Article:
On balance, Ohio voters noticed that a jihadist war is being waged against the United States and preferred President Bush to conduct its defense. That’s my take on the Wall Street Journal’s analysis of “How Bush camp won Ohio.”
Coincidentally, today’s Christian Science Monitor carries an instructive rundown on the contents of a safe house operating as an Islamic medical charity in Fallujah: “Fallujah yields up weapons, videos.” The Monitor reports:
The scale of the weapons cache discovered Wednesday by Bravo Company at the suspected Zarqawi charity was the largest found in the city so far – and stashed in such a nondescript collection of buildings that US troops passed by several times without taking a closer look.
With an estimated 1,000 pounds of explosives, it could have caused damage up to six city blocks away, if detonated all at once. “Not all this stuff was being used for Fallujah – a lot was being exported out, and used as IEDs and car bombs in Ramadi and elsewhere,” says Colonel Tucker at the downtown site, just 200 yards from the central Hadra Mohamadiya mosque. “This was the central location for planning.”
The weapons store was laid out like an office, and worked under the legal name of the “Islamic Association – Fallujah Branch.” Offices were full of documents about prosthetic limbs, and emergency medical work.
Inside, too, were photographs of staffers handing out International Committee of the Red Cross food and medical packets. Some ICRC equipment still littered the rooms, along with orders for more crutches and wheelchairs.
But also mixed up in the paperwork were pamphlets about calls to jihad, similar to those found in Al Qaeda safe houses in Kabul after the Taliban fell.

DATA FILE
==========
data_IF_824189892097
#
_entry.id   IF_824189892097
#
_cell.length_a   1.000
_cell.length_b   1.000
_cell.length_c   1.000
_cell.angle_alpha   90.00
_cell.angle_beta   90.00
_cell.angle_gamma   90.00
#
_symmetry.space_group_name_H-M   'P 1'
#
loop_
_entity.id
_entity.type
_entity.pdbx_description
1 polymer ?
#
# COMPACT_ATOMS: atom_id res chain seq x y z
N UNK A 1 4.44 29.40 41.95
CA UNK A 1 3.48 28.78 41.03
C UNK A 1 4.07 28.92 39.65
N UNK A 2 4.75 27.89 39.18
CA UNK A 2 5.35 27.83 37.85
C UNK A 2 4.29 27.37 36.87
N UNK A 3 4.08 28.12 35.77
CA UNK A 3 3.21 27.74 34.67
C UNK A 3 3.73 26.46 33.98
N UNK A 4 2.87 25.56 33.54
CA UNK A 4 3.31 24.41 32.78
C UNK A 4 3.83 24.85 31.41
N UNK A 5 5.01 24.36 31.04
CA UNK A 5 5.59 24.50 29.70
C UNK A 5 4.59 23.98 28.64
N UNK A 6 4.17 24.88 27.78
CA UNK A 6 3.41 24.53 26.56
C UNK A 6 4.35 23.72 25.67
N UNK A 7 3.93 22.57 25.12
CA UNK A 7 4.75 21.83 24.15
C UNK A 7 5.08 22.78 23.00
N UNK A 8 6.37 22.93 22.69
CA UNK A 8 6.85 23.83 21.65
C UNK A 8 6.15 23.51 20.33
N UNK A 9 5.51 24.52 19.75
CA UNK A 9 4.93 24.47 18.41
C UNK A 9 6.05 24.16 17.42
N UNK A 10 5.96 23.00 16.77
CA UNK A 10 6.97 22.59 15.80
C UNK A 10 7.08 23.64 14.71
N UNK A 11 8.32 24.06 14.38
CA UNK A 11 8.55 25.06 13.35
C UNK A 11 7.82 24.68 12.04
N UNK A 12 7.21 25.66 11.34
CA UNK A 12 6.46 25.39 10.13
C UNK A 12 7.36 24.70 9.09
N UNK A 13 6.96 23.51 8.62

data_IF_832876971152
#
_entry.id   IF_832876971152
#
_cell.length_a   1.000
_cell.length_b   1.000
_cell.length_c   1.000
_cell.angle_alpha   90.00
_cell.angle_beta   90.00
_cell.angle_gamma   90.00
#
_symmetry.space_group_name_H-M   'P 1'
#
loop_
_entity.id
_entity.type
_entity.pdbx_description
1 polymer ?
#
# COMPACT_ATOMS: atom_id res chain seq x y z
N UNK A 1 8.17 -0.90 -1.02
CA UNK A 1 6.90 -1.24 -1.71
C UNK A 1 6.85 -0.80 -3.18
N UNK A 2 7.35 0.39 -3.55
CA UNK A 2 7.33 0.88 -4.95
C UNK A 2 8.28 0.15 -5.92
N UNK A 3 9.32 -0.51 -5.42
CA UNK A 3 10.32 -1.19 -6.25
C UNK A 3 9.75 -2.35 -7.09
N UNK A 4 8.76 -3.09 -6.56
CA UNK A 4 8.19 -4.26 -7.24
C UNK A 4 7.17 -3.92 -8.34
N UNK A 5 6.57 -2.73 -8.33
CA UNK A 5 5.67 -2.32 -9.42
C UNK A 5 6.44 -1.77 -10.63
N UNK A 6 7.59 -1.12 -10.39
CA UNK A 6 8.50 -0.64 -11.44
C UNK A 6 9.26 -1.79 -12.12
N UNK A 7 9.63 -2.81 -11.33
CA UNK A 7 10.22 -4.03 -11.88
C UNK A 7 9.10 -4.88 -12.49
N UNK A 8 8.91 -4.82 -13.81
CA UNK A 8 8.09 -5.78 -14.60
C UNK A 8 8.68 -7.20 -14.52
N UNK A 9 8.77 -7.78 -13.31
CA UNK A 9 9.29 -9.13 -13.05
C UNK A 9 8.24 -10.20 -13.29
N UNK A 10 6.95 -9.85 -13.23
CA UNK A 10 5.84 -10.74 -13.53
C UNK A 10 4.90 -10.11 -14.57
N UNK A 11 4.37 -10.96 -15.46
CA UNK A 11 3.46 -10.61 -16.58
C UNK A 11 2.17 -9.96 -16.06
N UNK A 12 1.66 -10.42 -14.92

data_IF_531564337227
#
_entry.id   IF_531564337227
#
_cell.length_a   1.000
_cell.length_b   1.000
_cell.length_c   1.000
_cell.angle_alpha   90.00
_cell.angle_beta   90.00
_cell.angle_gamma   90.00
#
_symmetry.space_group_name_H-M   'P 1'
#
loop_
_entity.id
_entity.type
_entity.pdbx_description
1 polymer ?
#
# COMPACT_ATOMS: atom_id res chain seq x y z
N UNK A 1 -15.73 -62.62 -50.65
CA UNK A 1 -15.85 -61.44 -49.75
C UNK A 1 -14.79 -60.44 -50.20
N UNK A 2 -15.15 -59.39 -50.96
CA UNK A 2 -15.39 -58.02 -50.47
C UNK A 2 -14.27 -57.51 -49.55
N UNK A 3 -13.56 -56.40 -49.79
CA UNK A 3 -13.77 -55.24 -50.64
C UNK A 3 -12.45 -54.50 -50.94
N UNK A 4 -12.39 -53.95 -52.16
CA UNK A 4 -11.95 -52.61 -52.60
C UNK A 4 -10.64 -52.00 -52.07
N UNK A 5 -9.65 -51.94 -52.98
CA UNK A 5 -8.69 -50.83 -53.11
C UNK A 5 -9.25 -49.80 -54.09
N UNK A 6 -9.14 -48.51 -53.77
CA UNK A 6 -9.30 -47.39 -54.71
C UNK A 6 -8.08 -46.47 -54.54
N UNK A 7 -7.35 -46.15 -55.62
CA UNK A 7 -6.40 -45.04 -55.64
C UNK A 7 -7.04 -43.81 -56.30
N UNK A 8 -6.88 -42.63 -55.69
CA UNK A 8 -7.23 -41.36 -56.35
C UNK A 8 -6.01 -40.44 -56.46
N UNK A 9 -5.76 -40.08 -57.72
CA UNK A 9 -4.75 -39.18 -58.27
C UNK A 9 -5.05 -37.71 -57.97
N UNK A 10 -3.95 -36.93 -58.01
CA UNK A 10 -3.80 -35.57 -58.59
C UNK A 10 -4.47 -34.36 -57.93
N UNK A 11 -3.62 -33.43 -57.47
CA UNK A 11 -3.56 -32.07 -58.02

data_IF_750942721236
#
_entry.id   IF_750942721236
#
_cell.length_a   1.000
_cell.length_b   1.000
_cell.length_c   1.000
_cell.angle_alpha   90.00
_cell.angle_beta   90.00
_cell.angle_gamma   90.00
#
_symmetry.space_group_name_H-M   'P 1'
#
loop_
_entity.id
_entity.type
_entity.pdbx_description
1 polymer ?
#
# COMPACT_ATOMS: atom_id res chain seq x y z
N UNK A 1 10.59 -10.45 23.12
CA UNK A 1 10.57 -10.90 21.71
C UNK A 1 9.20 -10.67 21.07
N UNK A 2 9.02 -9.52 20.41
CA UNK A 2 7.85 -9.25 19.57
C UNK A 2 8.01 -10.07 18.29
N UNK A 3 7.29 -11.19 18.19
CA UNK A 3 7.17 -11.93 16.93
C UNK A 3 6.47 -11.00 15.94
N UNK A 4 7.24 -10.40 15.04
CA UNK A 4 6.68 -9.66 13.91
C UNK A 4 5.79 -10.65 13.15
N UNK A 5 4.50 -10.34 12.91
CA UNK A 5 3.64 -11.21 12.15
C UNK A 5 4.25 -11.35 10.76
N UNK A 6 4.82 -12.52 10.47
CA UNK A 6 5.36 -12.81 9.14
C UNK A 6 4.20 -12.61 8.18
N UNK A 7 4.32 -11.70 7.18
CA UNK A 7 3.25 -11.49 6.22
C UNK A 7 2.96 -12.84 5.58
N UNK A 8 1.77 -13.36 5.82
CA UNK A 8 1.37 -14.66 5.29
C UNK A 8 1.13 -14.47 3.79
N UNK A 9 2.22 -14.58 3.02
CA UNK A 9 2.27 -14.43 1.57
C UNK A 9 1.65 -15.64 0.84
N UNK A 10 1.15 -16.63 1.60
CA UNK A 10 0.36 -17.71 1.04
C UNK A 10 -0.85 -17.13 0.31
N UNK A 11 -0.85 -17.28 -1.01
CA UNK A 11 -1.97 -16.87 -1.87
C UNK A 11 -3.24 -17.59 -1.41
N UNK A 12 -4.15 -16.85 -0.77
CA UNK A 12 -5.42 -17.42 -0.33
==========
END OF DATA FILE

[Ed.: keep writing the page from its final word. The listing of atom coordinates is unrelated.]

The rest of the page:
Among the documents were listed the aims of the group, which made clear that “caring for those injured on the battlefield” – insurgents – take priority.
“On the surface, it looks real, with the Red Cross,” says an Arabic speaker who went through the documentation. “But their real job is something different…. It’s like a front company. This is a medical facility to help insurgents.”
Ledgers listed big ticket, Iraqi donors. More ledgers were for those receiving cash or food. Outside, garbage sacks were full of car alarms – a favorite for rigging command-detonated car bombs and explosives. Homemade RPGs lay in the dirt, not far from scores of Iraqi-made RPGs, oiled and stacked like cordwood.
Antitank mines and mountains of rockets and mortars of every size and description choked the buildings. An initial explosion of larger ordnance – including 14 SA-7 surface-to-air missiles- – sent a cement mixer flying 120 yards through the air.
Marines used wheelchairs as wheelbarrows Thursday to empty shipping containers of ammunition, gas masks, and mines, for further destruction.
(Courtesy of Lucianne.)